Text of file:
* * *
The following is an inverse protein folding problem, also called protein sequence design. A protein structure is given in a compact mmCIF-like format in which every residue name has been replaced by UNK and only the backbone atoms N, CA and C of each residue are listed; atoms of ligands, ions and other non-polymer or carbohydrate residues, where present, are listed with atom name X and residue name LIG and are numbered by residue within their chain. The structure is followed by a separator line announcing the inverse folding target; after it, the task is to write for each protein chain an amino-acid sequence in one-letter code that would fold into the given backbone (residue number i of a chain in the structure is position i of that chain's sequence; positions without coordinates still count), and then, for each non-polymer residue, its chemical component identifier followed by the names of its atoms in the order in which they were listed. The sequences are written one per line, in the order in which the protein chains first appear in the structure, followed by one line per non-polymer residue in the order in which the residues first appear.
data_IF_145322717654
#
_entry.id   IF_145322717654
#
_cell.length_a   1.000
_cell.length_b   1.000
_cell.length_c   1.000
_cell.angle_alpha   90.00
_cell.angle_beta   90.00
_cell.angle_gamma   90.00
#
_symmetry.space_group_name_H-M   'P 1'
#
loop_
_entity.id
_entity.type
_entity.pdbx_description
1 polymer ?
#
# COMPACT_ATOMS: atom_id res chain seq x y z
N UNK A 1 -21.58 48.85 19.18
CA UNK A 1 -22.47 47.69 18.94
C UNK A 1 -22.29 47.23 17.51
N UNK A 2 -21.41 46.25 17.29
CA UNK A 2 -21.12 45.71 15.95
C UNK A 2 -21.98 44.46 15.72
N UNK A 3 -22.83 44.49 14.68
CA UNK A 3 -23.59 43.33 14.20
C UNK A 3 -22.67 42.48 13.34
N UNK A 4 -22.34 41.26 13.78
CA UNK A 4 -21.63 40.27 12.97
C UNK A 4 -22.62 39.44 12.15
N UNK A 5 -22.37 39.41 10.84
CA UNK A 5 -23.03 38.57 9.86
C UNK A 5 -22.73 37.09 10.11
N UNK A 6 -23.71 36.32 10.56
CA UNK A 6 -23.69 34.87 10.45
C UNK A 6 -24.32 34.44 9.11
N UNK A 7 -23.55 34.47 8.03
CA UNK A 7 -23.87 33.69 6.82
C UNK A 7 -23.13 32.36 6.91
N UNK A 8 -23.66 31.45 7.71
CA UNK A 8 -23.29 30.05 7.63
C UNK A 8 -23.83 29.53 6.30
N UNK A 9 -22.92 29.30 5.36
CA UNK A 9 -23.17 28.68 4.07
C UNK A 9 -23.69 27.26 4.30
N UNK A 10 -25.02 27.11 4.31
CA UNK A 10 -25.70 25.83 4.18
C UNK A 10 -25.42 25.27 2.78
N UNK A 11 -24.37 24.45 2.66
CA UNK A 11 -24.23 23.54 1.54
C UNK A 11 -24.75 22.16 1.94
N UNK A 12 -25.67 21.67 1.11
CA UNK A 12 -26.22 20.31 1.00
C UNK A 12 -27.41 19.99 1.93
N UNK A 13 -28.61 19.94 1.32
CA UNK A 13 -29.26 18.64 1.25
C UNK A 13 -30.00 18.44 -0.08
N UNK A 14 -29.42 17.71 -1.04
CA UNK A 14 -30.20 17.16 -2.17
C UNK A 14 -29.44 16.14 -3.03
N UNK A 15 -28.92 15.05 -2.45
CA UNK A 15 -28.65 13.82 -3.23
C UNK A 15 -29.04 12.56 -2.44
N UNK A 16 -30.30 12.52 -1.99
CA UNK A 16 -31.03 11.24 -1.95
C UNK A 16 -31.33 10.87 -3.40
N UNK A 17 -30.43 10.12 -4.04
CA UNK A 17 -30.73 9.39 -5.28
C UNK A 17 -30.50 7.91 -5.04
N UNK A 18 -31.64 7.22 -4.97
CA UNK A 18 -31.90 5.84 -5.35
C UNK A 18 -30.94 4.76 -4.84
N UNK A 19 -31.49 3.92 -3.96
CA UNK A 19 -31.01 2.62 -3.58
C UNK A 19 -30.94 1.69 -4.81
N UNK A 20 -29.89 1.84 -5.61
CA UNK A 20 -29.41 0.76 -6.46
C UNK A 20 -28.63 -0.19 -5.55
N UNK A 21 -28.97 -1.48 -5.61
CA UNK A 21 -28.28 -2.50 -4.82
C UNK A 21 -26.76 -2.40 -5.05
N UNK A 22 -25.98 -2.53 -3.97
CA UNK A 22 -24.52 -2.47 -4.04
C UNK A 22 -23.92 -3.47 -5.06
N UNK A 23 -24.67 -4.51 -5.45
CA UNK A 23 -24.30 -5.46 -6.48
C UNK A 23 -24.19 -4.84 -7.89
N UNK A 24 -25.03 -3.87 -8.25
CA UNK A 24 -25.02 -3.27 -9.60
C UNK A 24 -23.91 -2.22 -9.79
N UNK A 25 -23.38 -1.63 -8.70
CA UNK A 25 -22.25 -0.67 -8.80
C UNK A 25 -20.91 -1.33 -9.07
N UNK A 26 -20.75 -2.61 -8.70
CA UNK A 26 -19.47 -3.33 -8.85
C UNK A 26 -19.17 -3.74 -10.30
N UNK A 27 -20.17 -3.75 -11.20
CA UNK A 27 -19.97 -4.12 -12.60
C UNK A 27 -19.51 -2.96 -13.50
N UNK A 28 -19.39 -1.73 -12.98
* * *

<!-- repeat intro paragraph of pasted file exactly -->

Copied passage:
The following is an inverse protein folding problem, also called protein sequence design. A protein structure is given in a compact mmCIF-like format in which every residue name has been replaced by UNK and only the backbone atoms N, CA and C of each residue are listed; atoms of ligands, ions and other non-polymer or carbohydrate residues, where present, are listed with atom name X and residue name LIG and are numbered by residue within their chain. The structure is followed by a separator line announcing the inverse folding target; after it, the task is to write for each protein chain an amino-acid sequence in one-letter code that would fold into the given backbone (residue number i of a chain in the structure is position i of that chain's sequence; positions without coordinates still count), and then, for each non-polymer residue, its chemical component identifier followed by the names of its atoms in the order in which they were listed. The sequences are written one per line, in the order in which the protein chains first appear in the structure, followed by one line per non-polymer residue in the order in which the residues first appear.